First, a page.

Phoenix: Ground Battles

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Weapon Range
Position Spread
Short Range Combat
Control Factors and Damage
Ground Combat Tactic
Loss of control
Capturing a Position
No Defending Force


Boarding Parties
Active Boarding
Starbase Auto Boarding
Boarding Combat
Escaping with Boarded Ships

Promotion and Veterans
Entering Range Combat

Links to
Other Rulebooks

Beginner's Guide
Space Combat
Ground Battles
Ground Parties
Starbases - Basic
Starbases - Full
Starships - Basic
Starships - Full


Ground Combat

Ground combat allows you to win control of other player’s positions through force of arms, without having to reducing them to debris first. It is combined with space combat on a day-to-day basis. Ground combat is not supposed to be instant and will most likely take days if not weeks of pounding before one side wins.

The aim of ground combat is usually to take control of a Starbase. When a Ground Party docks with a Starbase it is able to enter ‘Short Range Combat’ for control of that Starbase. This takes a number of days, during which the attacker can slowly gain control of the Starbase. It is unlikely that control of a Starbase can be taken in one day unless it is undefended.

Every vehicle or troop involved has an associated accuracy and damage (as in space combat) and their fire is directed at targets decided by their enemy lists. Ground vehicles generally do more damage that space weapons but are limited by their range and defence. Ground Parties are the easiest way to move mobile ground units but they are quite susceptible to space bombardment until they engage with a Starbase.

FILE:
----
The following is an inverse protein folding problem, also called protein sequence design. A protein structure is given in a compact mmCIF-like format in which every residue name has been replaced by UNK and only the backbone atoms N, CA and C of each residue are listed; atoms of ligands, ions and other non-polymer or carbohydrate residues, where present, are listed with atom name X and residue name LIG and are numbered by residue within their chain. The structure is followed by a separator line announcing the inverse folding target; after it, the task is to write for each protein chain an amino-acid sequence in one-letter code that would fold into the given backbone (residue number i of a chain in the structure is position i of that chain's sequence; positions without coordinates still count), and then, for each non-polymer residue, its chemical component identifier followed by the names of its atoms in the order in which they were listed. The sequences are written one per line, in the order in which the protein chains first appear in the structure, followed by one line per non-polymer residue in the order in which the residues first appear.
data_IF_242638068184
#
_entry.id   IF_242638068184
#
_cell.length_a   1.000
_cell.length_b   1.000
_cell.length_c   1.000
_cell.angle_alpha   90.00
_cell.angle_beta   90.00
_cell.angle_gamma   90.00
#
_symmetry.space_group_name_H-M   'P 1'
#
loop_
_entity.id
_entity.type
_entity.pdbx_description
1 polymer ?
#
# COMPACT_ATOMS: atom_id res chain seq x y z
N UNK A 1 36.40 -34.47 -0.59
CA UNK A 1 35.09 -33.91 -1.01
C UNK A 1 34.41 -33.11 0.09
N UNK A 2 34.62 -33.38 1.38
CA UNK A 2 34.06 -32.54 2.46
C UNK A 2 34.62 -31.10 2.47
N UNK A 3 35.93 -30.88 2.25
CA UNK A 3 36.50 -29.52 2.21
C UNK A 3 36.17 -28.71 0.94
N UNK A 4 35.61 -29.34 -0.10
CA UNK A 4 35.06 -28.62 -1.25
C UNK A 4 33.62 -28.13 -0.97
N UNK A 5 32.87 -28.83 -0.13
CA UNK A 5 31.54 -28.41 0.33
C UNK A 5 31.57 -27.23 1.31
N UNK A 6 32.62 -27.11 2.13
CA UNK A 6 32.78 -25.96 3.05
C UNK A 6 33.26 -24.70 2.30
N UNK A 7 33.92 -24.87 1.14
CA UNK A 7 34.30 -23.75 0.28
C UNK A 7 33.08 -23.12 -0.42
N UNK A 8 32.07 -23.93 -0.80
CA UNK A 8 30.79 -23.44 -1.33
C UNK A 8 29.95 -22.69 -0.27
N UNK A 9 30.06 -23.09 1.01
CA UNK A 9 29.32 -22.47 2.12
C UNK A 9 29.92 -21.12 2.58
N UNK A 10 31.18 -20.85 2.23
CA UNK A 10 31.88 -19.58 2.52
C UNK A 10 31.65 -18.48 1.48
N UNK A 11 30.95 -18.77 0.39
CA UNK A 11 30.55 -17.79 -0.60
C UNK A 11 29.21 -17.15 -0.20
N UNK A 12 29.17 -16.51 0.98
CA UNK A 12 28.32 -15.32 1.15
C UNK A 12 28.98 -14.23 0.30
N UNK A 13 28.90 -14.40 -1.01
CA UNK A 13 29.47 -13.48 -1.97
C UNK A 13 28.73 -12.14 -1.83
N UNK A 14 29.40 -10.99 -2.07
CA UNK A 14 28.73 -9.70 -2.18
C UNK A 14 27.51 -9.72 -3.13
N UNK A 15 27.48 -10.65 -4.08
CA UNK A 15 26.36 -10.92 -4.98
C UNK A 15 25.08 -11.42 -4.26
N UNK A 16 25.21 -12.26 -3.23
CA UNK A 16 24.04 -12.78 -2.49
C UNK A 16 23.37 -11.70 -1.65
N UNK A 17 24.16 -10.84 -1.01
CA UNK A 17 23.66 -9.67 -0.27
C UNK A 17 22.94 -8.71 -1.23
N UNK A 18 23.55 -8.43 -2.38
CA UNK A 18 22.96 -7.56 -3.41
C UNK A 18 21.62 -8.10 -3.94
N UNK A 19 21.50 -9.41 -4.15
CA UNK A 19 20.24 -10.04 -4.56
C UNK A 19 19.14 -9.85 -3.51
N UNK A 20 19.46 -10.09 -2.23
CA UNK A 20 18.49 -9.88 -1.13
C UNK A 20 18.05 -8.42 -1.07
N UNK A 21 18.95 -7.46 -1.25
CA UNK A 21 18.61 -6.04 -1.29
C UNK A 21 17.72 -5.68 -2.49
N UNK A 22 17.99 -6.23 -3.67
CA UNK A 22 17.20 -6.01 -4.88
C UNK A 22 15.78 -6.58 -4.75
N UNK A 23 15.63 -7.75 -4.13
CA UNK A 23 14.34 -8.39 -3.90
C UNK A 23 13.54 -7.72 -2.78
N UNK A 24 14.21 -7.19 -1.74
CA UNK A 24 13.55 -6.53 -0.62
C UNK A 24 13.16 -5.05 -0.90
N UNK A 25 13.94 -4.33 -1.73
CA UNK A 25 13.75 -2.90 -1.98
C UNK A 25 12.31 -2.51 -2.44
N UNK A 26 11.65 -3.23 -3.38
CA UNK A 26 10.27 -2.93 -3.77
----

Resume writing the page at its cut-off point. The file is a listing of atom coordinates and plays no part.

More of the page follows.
Boarding actions are a special form of ground combat. They are a quick and bloody action to take control of a Ship or Platform. Boarding actions are fought during a turn and not during the end of day battle. It is possible to board a Ship while it is still moving or armed but this is not as easy as attacking one when it is landed, docked or disabled.

Weapon Range

All weapons have a range (specified in their Tech Manuals), and these are:

  • Space: All space weapons have this setting and can hit anything that they see. Energy weapons can only target things in line of sight, while missiles can fire indirectly. Rail guns cannot be used to fire at other planetary targets from the ground but can be used to fire indirectly at planetary targets from space. Space weapons also have a minimum fire range and cannot fire at docked positions.
  • Orbital: This means that a weapon is to all intents and purposes the same as a space weapon while close to a planetary body BUT does not have the extended range for combat in open space.
  • Planetary: This weapon can fire from anywhere on a planet to any other location, but not into orbit.
  • Sector: This weapon can only hit things inside its current sector.
  • Short: This weapon is only useful in short range combat for control of a position.

When a collection of weapons have different ranges there is a possibility that a target is picked that cannot be fired on by all of your weapons. Ground combat weapons will generally have a range less than space weapons.